Going back to the issue of the relationship between plays and actors, we find that the plays written under the name of Shakespeare share a close relationship to the actors in the company. First and foremost, the best known and greatest actor in the troupe was Richard Burbage. He was regarded as one of the greatest actors of the age. He appears to have been, to put it mildly, a ham. Of all the plays extant from the period, those which may be regarded as what we today call a 'star vehicle', those plays which are dominated by one roll, and by dominated I mean the plays have one roll of five hundred lines or more, over ninety per cent of those star rolls can be tied to one of two actors, Richard Burbage, and Ned Allen. The implication is that these rolls were written for these actors.
As a further indication of how these rolls were tied to the actors, we can see in the plays of 'Shakespeare', as they are currently dated, a progression in the age of the main character. Is this because the writer was getting old, and thus more sympathetic to and concerned with the issues of age? Or is it because the lead actor is getting older, and can no longer play Romeo, but instead must needs play a Lear or Prospero instead?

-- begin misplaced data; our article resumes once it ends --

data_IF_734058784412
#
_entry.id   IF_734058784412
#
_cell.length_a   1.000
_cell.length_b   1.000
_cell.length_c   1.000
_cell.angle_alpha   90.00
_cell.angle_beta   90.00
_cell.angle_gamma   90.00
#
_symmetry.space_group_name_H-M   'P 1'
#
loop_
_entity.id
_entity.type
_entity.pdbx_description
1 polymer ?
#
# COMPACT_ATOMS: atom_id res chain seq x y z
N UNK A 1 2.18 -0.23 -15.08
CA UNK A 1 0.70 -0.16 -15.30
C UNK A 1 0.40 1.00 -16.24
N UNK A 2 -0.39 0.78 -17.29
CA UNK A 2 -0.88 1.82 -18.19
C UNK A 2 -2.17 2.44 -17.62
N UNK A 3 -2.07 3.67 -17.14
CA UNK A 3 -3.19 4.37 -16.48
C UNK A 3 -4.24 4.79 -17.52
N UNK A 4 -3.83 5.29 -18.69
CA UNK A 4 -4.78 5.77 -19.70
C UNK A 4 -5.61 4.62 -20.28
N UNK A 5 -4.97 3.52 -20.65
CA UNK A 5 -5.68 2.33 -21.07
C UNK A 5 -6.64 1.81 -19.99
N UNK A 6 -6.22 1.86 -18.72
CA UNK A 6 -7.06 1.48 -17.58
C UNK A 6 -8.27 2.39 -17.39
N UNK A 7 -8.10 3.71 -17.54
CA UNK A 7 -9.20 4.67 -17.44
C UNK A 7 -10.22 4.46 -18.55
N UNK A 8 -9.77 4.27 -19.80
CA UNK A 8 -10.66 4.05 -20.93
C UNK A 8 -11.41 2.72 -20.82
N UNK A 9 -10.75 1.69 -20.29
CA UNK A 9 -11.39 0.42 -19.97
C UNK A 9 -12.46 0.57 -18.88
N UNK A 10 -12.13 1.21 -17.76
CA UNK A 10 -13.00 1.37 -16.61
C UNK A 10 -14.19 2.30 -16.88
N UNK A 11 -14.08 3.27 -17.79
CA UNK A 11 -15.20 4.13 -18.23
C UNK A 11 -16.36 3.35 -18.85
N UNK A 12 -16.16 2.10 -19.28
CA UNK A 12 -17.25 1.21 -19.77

There is also the question of Shakespeare's clown characters. They often seem to fall into one of two categories: Rather morose, and rather wise fools. Does the difference follow some dramatic need, or a change in the troupes, with an actor who specializes in one form of comedy being replaced by someone who specializes in another? Critic Edward Malone has claimed that the arrival of John Heminges, an actor who specialized in playing fat, funny drunks, to Burbage's troupe lead to the creation of one of the plays' most memorable figures: Sir John Falstaff. As evidence that an actor who specialized in playing the popular fat drunks continued with the troupe, another very similar roll, Sir Toby Belch, appears in Twelfth Night.
We have before us what seems to me a difficult question: What part did the actors take in writing their own rolls? In all honesty, I cannot answer that question. I can tell you that John Heminges did play for other troupes, but only one had an author who created Sir John Falstaff. I can say other writers wrote for Burbage, but none of them created a Hamlet. At the very least we have a gifted writer who has close ties to the troupe, who knows their strengths and their weaknesses thoroughly.